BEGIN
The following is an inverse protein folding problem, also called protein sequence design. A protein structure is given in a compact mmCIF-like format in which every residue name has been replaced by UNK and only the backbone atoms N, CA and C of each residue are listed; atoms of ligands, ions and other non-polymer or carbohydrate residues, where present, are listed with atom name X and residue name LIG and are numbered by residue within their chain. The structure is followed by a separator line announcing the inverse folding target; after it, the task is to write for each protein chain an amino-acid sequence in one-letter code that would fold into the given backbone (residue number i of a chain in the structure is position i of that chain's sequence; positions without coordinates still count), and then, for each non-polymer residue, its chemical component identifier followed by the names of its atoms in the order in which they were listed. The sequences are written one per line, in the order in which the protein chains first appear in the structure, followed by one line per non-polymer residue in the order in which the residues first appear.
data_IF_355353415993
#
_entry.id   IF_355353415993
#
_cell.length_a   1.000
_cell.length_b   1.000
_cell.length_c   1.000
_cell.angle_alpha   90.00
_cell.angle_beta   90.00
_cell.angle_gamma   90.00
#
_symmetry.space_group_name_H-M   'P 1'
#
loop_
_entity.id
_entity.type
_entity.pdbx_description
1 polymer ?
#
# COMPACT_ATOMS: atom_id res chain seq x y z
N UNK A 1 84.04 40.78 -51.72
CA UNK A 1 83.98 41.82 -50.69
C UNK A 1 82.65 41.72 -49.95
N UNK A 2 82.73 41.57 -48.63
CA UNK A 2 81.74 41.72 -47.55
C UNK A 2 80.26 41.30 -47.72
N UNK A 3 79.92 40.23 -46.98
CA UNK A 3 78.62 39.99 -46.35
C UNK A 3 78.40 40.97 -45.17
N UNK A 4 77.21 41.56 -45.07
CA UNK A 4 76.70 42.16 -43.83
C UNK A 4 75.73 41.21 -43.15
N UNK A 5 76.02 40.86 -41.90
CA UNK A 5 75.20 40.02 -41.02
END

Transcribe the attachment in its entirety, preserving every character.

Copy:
The following is an inverse protein folding problem, also called protein sequence design. A protein structure is given in a compact mmCIF-like format in which every residue name has been replaced by UNK and only the backbone atoms N, CA and C of each residue are listed; atoms of ligands, ions and other non-polymer or carbohydrate residues, where present, are listed with atom name X and residue name LIG and are numbered by residue within their chain. The structure is followed by a separator line announcing the inverse folding target; after it, the task is to write for each protein chain an amino-acid sequence in one-letter code that would fold into the given backbone (residue number i of a chain in the structure is position i of that chain's sequence; positions without coordinates still count), and then, for each non-polymer residue, its chemical component identifier followed by the names of its atoms in the order in which they were listed. The sequences are written one per line, in the order in which the protein chains first appear in the structure, followed by one line per non-polymer residue in the order in which the residues first appear.
data_IF_355353415993
#
_entry.id   IF_355353415993
#
_cell.length_a   1.000
_cell.length_b   1.000
_cell.length_c   1.000
_cell.angle_alpha   90.00
_cell.angle_beta   90.00
_cell.angle_gamma   90.00
#
_symmetry.space_group_name_H-M   'P 1'
#
loop_
_entity.id
_entity.type
_entity.pdbx_description
1 polymer ?
#
# COMPACT_ATOMS: atom_id res chain seq x y z
N UNK A 1 84.04 40.78 -51.72
CA UNK A 1 83.98 41.82 -50.69
C UNK A 1 82.65 41.72 -49.95
N UNK A 2 82.73 41.57 -48.63
CA UNK A 2 81.74 41.72 -47.55
C UNK A 2 80.26 41.30 -47.72
N UNK A 3 79.92 40.23 -46.98
CA UNK A 3 78.62 39.99 -46.35
C UNK A 3 78.40 40.97 -45.17
N UNK A 4 77.21 41.56 -45.07
CA UNK A 4 76.70 42.16 -43.83
C UNK A 4 75.73 41.21 -43.15
N UNK A 5 76.02 40.86 -41.90
CA UNK A 5 75.20 40.02 -41.02